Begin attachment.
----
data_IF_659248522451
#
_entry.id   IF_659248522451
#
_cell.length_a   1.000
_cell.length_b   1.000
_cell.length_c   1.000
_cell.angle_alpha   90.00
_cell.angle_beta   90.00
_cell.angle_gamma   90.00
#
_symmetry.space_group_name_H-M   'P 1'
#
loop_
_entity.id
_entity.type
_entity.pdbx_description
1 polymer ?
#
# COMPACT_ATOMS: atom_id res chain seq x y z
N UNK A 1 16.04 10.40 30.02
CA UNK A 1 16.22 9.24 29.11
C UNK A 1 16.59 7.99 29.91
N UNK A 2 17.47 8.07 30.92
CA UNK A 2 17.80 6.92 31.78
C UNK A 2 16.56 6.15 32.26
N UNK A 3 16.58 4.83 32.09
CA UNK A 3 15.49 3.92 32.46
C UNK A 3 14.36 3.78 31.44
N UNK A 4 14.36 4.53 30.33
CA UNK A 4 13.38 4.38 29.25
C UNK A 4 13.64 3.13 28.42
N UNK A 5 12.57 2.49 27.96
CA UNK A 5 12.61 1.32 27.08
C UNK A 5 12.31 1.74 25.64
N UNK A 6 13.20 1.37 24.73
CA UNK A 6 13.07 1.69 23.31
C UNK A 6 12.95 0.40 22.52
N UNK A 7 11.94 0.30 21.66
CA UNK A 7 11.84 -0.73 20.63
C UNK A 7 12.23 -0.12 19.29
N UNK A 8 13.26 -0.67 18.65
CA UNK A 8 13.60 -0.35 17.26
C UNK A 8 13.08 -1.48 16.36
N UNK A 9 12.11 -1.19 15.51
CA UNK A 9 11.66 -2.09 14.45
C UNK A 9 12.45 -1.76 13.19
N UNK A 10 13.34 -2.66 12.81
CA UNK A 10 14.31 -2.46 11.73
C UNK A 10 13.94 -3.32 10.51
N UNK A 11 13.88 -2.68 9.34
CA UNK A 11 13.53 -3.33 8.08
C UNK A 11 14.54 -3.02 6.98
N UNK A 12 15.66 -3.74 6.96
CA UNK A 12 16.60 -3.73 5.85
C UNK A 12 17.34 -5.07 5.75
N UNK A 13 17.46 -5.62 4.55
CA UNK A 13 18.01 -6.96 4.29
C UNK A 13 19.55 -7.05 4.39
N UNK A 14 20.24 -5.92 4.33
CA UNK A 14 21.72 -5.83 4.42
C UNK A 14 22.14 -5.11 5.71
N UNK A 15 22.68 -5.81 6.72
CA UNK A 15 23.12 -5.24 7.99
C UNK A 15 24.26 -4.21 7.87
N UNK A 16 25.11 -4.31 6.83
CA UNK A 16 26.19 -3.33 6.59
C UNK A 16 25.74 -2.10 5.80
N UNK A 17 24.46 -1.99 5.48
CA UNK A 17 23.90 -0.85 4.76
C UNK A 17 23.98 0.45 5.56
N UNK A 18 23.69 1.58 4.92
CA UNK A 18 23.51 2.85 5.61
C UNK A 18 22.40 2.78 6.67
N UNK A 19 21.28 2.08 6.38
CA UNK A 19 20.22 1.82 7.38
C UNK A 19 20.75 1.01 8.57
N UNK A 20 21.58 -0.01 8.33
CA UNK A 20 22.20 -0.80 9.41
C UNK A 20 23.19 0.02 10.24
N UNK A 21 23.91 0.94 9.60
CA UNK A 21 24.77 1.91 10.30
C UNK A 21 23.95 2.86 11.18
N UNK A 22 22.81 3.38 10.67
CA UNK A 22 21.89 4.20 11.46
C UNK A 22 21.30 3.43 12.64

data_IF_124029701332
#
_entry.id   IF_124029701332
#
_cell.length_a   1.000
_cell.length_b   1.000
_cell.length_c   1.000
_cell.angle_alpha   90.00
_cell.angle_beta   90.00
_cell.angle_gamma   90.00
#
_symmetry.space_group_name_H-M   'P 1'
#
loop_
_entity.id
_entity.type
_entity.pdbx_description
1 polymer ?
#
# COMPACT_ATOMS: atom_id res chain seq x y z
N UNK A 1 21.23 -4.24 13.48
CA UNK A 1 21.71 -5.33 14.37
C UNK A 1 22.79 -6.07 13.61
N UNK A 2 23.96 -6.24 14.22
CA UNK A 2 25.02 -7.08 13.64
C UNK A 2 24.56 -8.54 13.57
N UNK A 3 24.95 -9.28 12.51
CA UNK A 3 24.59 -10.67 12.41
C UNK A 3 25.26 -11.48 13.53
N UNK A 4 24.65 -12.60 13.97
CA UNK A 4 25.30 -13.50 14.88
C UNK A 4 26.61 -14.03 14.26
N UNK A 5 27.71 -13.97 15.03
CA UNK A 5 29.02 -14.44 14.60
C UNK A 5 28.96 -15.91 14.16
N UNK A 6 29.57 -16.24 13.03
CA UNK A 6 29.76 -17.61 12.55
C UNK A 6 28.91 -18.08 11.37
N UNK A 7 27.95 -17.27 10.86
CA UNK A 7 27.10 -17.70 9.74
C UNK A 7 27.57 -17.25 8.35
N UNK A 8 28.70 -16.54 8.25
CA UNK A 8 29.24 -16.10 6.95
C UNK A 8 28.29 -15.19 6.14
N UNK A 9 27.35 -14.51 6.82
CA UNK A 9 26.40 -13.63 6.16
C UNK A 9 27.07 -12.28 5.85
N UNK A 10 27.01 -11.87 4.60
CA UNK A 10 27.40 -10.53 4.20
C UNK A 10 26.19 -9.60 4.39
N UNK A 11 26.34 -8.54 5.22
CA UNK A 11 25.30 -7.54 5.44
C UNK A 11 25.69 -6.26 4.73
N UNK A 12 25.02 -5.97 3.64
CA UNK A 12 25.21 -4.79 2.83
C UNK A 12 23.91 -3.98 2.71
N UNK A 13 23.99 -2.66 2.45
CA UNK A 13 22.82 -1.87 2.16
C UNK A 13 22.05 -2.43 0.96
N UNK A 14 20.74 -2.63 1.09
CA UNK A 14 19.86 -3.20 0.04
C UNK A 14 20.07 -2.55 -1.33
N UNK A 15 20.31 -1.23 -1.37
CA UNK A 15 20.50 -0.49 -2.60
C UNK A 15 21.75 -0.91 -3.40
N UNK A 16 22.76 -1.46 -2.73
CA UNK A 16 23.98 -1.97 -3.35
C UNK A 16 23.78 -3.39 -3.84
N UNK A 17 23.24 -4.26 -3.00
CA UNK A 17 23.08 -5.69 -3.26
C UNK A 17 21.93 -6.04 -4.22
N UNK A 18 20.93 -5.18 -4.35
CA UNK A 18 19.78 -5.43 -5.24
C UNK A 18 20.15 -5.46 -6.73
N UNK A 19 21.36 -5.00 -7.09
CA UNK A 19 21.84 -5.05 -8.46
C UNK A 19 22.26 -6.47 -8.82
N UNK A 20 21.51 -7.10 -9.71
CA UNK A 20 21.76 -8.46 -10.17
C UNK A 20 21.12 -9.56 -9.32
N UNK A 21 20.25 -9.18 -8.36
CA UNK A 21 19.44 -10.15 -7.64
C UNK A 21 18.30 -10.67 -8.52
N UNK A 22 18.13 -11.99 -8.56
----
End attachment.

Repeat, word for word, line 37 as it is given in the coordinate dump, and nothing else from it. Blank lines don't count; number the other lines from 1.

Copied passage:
CA UNK A 6 13.07 1.69 23.31